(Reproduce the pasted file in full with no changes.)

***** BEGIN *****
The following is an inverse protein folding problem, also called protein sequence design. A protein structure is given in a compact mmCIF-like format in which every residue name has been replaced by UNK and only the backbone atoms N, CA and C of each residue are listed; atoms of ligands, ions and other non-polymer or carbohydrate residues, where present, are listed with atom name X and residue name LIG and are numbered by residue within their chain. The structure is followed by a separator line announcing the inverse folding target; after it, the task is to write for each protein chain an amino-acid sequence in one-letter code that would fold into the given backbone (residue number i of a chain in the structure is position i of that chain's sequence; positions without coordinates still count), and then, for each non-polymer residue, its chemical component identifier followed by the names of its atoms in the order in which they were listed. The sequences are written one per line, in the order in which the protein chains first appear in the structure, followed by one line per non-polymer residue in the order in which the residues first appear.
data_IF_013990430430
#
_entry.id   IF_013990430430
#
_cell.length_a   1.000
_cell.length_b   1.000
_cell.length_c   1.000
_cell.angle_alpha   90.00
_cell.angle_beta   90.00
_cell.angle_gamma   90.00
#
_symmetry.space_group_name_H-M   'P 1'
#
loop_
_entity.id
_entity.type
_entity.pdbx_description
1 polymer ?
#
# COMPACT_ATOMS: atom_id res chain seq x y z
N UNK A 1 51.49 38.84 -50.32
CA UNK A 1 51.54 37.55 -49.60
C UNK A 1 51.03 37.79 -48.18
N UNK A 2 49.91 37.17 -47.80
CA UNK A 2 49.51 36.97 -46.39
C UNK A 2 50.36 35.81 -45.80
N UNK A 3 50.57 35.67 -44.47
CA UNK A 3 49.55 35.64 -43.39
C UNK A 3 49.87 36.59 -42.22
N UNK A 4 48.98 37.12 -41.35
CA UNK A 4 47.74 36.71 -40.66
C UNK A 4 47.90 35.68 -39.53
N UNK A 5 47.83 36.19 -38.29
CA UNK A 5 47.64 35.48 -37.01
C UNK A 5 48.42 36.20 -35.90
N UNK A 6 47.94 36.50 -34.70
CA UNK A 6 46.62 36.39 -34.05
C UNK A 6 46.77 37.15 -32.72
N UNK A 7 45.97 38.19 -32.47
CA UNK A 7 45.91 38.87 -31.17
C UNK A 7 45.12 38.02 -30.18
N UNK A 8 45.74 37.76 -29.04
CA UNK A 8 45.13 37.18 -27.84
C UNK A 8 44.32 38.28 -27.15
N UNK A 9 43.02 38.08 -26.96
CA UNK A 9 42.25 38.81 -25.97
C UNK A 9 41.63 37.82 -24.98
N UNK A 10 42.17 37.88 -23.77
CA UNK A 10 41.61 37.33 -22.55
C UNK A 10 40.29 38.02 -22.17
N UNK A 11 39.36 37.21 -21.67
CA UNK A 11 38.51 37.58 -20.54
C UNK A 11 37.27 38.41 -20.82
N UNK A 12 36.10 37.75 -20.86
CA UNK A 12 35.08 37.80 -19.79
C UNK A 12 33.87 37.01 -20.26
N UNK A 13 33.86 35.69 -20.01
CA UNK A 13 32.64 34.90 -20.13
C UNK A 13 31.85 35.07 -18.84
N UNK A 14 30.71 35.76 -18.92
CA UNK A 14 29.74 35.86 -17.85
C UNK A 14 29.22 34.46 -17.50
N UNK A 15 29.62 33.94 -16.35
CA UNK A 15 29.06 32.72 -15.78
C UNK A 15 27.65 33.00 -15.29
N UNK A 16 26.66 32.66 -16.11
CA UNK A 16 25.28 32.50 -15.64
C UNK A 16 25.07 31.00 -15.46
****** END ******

The following is an inverse protein folding problem, also called protein sequence design. A protein structure is given in a compact mmCIF-like format in which every residue name has been replaced by UNK and only the backbone atoms N, CA and C of each residue are listed; atoms of ligands, ions and other non-polymer or carbohydrate residues, where present, are listed with atom name X and residue name LIG and are numbered by residue within their chain. The structure is followed by a separator line announcing the inverse folding target; after it, the task is to write for each protein chain an amino-acid sequence in one-letter code that would fold into the given backbone (residue number i of a chain in the structure is position i of that chain's sequence; positions without coordinates still count), and then, for each non-polymer residue, its chemical component identifier followed by the names of its atoms in the order in which they were listed. The sequences are written one per line, in the order in which the protein chains first appear in the structure, followed by one line per non-polymer residue in the order in which the residues first appear.
data_IF_013990430430
#
_entry.id   IF_013990430430
#
_cell.length_a   1.000
_cell.length_b   1.000
_cell.length_c   1.000
_cell.angle_alpha   90.00
_cell.angle_beta   90.00
_cell.angle_gamma   90.00
#
_symmetry.space_group_name_H-M   'P 1'
#
loop_
_entity.id
_entity.type
_entity.pdbx_description
1 polymer ?
#
# COMPACT_ATOMS: atom_id res chain seq x y z
N UNK A 1 51.49 38.84 -50.32
CA UNK A 1 51.54 37.55 -49.60
C UNK A 1 51.03 37.79 -48.18
N UNK A 2 49.91 37.17 -47.80
CA UNK A 2 49.51 36.97 -46.39
C UNK A 2 50.36 35.81 -45.80
N UNK A 3 50.57 35.67 -44.47
CA UNK A 3 49.55 35.64 -43.39
C UNK A 3 49.87 36.59 -42.22
N UNK A 4 48.98 37.12 -41.35
CA UNK A 4 47.74 36.71 -40.66
C UNK A 4 47.90 35.68 -39.53
N UNK A 5 47.83 36.19 -38.29
CA UNK A 5 47.64 35.48 -37.01
C UNK A 5 48.42 36.20 -35.90
N UNK A 6 47.94 36.50 -34.70
CA UNK A 6 46.62 36.39 -34.05
C UNK A 6 46.77 37.15 -32.72
N UNK A 7 45.97 38.19 -32.47
CA UNK A 7 45.91 38.87 -31.17
C UNK A 7 45.12 38.02 -30.18
N UNK A 8 45.74 37.76 -29.04
CA UNK A 8 45.13 37.18 -27.84
C UNK A 8 44.32 38.28 -27.15
N UNK A 9 43.02 38.08 -26.96
CA UNK A 9 42.25 38.81 -25.97
C UNK A 9 41.63 37.82 -24.98
N UNK A 10 42.17 37.88 -23.77
CA UNK A 10 41.61 37.33 -22.55
C UNK A 10 40.29 38.02 -22.17
N UNK A 11 39.36 37.21 -21.67
CA UNK A 11 38.51 37.58 -20.54
C UNK A 11 37.27 38.41 -20.82
N UNK A 12 36.10 37.75 -20.86
CA UNK A 12 35.08 37.80 -19.79
C UNK A 12 33.87 37.01 -20.26
N UNK A 13 33.86 35.69 -20.01
CA UNK A 13 32.64 34.90 -20.13
C UNK A 13 31.85 35.07 -18.84
N UNK A 14 30.71 35.76 -18.92
CA UNK A 14 29.74 35.86 -17.85
C UNK A 14 29.22 34.46 -17.50
N UNK A 15 29.62 33.94 -16.35
CA UNK A 15 29.06 32.72 -15.78
C UNK A 15 27.65 33.00 -15.29
N UNK A 16 26.66 32.66 -16.11
CA UNK A 16 25.28 32.50 -15.64
C UNK A 16 25.07 31.00 -15.46